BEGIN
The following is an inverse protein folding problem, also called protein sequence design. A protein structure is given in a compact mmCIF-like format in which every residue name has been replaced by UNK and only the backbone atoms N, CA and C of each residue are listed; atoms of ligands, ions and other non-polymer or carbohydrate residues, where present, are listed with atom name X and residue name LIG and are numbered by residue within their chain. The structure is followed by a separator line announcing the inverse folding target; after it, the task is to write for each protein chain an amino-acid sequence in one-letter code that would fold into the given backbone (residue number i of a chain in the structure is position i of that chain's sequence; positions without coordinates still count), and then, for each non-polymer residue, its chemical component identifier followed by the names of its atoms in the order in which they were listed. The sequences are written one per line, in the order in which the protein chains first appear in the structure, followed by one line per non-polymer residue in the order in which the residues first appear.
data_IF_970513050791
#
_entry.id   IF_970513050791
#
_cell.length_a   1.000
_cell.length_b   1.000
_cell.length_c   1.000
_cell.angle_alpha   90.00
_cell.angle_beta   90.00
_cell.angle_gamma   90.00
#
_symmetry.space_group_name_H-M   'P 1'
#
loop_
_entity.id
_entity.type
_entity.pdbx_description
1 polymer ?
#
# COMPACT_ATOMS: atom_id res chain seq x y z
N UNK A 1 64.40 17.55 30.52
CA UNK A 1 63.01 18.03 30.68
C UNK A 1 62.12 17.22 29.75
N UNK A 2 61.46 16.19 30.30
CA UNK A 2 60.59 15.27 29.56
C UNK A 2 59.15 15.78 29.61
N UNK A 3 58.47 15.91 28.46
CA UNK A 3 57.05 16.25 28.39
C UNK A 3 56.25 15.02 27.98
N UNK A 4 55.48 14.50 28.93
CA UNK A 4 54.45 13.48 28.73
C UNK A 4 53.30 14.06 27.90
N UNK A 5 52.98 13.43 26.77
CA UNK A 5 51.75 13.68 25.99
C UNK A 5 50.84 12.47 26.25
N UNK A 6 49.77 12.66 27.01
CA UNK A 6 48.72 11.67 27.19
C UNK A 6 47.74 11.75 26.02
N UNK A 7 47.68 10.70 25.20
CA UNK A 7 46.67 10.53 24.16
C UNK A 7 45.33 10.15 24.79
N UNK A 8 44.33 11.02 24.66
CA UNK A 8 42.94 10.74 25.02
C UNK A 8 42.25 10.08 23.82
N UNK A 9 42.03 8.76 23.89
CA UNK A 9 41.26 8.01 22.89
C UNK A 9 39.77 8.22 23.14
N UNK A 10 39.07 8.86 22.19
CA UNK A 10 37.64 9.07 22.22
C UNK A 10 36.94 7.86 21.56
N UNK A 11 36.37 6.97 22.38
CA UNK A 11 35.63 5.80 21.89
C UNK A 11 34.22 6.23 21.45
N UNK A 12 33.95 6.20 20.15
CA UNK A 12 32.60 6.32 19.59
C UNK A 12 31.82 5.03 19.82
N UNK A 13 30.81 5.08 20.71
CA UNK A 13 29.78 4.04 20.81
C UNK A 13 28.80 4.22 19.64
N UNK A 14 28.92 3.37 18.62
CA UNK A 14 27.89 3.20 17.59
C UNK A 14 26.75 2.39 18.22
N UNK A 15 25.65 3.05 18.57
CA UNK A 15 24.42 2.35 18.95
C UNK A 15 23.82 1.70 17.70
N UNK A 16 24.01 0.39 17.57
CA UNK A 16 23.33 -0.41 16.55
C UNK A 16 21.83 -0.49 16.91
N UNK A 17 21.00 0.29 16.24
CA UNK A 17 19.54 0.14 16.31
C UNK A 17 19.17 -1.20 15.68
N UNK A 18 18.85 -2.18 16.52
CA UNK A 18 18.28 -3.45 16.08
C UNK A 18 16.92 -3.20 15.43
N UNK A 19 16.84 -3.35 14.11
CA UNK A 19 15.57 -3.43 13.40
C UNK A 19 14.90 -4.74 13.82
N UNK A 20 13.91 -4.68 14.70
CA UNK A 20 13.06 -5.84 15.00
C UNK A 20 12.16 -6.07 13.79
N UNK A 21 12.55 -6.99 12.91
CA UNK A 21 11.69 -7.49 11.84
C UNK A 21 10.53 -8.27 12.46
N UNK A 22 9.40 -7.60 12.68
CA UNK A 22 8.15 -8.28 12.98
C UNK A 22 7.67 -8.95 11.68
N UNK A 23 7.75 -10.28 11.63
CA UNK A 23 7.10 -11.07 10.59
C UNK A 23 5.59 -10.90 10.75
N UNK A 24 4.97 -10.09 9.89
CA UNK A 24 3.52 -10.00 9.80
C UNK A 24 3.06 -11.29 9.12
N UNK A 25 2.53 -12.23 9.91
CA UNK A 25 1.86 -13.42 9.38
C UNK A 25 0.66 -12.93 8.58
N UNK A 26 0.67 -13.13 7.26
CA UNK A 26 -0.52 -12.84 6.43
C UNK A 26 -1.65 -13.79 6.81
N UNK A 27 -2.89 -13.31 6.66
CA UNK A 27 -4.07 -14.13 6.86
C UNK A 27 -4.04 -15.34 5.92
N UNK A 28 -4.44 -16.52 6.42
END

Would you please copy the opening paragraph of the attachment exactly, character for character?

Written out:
The following is an inverse protein folding problem, also called protein sequence design. A protein structure is given in a compact mmCIF-like format in which every residue name has been replaced by UNK and only the backbone atoms N, CA and C of each residue are listed; atoms of ligands, ions and other non-polymer or carbohydrate residues, where present, are listed with atom name X and residue name LIG and are numbered by residue within their chain. The structure is followed by a separator line announcing the inverse folding target; after it, the task is to write for each protein chain an amino-acid sequence in one-letter code that would fold into the given backbone (residue number i of a chain in the structure is position i of that chain's sequence; positions without coordinates still count), and then, for each non-polymer residue, its chemical component identifier followed by the names of its atoms in the order in which they were listed. The sequences are written one per line, in the order in which the protein chains first appear in the structure, followed by one line per non-polymer residue in the order in which the residues first appear.